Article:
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BACK TO BASICS
Here’s a Kapampangan feast without the caramel and the fat


Burong isda with mustasa leaves, vegetables, and grilled fish Raised by a nationalistic Caviteño grandfather, whose biases were based on memories of the Philippine Revolution handed down by his Rayadilyo-uniformed elders, I was trapped in an anti-Kapampangan household. Things tamed down a lot when my teacher-aunt, the first in the Sacramento family with a college degree, married Uncle Pepe from the foothills of Mount Arayat. Grandpa was impressed by his son-in-law’s nationalistic roots, being closely related to Luis Taruc who was still in the mountains fighting for Filipino peasants at the time. Rich, meat-heavy Kapampangan dishes soon spiced up our family’s peasant menu courtesy of Acheng, a Candaba native who joined Auntie Seria’s household to look after the children. READ MORE, SAVOR MORE...


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Back to basics
Here’s a Kapampangan feast without the caramel and the fat


Village cook Cynthia Lozano Abadiano

MANILA, AUGUST 1, 2015 (MANILA BULLETIN) by Sol Vanzi July 30, 2015 (updated) - Raised by a nationalistic Caviteño grandfather, whose biases were based on memories of the Philippine Revolution handed down by his Rayadilyo-uniformed elders, I was trapped in an anti-Kapampangan household.

Things tamed down a lot when my teacher-aunt, the first in the Sacramento family with a college degree, married Uncle Pepe from the foothills of Mount Arayat.

Grandpa was impressed by his son-in-law’s nationalistic roots, being closely related to Luis Taruc who was still in the mountains fighting for Filipino peasants at the time.

Rich, meat-heavy Kapampangan dishes soon spiced up our family’s peasant menu courtesy of Acheng, a Candaba native who joined Auntie Seria’s household to look after the children.

READ, SAVOR MORE....


kilayin


bringhe

Acheng’s meat dishes typically began by caramelizing sugar in hot oil before adding garlic, onion, and tomatoes for the familiar ginisa into which the meat browned.

That first step gave the finished dish the familiar brownish-yellow-orange tinge associated with fiesta and party dishes. The burnt sugar added depth even to the simplest menudo.

After a few years, all Kapampangan dishes began to look and taste alike, differing only in the kind of meat used.

Rolled beef was morcon, chicken was apritada, pork was asado, and liver with pork was menudo.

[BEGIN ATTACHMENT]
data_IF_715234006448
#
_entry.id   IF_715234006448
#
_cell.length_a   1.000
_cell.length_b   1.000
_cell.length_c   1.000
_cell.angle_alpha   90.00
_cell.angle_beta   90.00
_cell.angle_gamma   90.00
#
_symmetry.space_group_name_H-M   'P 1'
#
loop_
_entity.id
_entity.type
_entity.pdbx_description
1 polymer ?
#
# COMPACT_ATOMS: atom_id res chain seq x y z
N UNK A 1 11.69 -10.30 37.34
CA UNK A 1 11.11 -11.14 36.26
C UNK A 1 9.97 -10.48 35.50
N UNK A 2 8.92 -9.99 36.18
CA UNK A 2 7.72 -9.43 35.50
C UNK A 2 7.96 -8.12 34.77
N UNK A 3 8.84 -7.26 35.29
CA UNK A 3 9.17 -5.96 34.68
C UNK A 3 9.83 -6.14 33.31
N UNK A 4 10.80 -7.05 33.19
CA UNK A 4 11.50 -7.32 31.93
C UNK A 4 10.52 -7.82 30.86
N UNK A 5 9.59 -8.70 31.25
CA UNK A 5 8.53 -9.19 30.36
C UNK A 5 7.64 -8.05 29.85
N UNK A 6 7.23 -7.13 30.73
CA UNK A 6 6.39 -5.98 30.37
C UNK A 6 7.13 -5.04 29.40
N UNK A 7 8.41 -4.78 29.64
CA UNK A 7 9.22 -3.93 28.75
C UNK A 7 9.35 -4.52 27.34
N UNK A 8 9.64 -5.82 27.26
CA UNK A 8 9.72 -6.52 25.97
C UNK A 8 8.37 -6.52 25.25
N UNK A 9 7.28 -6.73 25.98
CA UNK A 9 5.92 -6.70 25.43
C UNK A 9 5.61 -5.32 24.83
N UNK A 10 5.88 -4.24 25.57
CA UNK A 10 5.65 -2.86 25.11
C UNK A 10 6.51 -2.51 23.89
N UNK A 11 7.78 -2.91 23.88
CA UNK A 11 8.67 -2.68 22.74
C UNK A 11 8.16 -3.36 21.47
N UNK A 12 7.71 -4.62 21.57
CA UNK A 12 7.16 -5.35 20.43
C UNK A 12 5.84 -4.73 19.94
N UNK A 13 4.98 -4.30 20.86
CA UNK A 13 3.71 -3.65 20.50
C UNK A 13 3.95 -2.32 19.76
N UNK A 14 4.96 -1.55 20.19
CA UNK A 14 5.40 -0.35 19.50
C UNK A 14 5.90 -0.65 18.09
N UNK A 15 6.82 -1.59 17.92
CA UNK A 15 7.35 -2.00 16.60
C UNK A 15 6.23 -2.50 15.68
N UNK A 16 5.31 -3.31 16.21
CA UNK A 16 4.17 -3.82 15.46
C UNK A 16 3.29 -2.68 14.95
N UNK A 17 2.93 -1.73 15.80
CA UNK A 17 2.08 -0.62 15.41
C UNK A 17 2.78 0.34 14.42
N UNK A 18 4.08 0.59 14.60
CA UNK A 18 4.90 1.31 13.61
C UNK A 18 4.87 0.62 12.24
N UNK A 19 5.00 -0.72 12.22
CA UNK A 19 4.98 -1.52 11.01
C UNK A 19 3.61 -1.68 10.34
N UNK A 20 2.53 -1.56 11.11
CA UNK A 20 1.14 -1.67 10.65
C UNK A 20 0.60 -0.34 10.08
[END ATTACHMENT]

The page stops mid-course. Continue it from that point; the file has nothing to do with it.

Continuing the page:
Those fat-laden dishes were what I dreaded to encounter at a reunion of Los Indios Bravos friends hosted by balikbayan Danny Galang at his family home in Cutud San Antonio, Mexico, Pampanga recently.

Much to our surprise, we were served genuine Kapampangan food with nary a hint of caramel or rendered fat.

The greaseless buffet catered by Lailanie Esguerra was all-Kapampangan: pindang damulag (carabeef tocino),
turmeric-colored bringhe,
kilayin,
pulutok,
burong isda,
fresh mustasa leaves,
boiled eggplant and ampalaya,
grilled hito and tilapia, and the ubiquitous
pulutan sisig.

Dessert was creamy-white corn tibok-tibok.



PHOTO COURTESY OF BAKEHAPPY.COM ---bakehappy.net1600 × 1101Search by image Tibok-Tibok is a Kapampangan specialty. It's milk pudding usually made from carabao's milk.

Village kusinera Cynthia Lozano Abadiano shares some recipes.


Cynthia Lozano Abadiano

KILAYIN

Cut 1 kilo of pork and 1 kilo of pork liver into strips. Marinate for 30 minutes in 2 cups of vinegar, 1 teaspoon of salt, and 1 teaspoon black pepper.

Drain pork and liver, reserving marinade. Heat oil in the thick pan.
Brown pork and liver in batches.
Sauté onion and garlic with the last batch.
Add reserved marinade and all the browned meat.
Bring to boil, cover, and simmer until meat is tender, about 15 to 25 minutes. Season to taste and garnish with fried garlic.

PULUTOK (BOPIS)

Boil together 1/2 kilo of pig head, 1/2 kilo of heart, and 1/2 kilo of lungs for 20 minutes, or until almost tender.
Cool meat and chop or dice.
Sauté in oil with garlic and onions, hot pepper, and bay leaves.
Add 1 cup of vinegar, 1 cup of stock, and diced bell pepper.
Simmer on high until almost dry.
Season to taste and color with achuete if so desired.

BURONG ISDA

Clean and dice 1 kilo of freshwater fish (dalag, bangus, gurami, martiniko, or tilapia).
Mash 2/3 cup of salt into the fish.
Cover and let stand for three hours.
Cook 3 cups of rice in 6 cups of water.
When cool, stir in 2 teaspoons of angkak (fermented red rice).
Handmix salted fish, and pack the mixture in clean glass or clay jars.
Cover well and allow to ferment from seven to ten days.
When ready to serve, scoop a cup of buro and sauté in garlic and onions.



Chief News Editor: Sol Jose Vanzi

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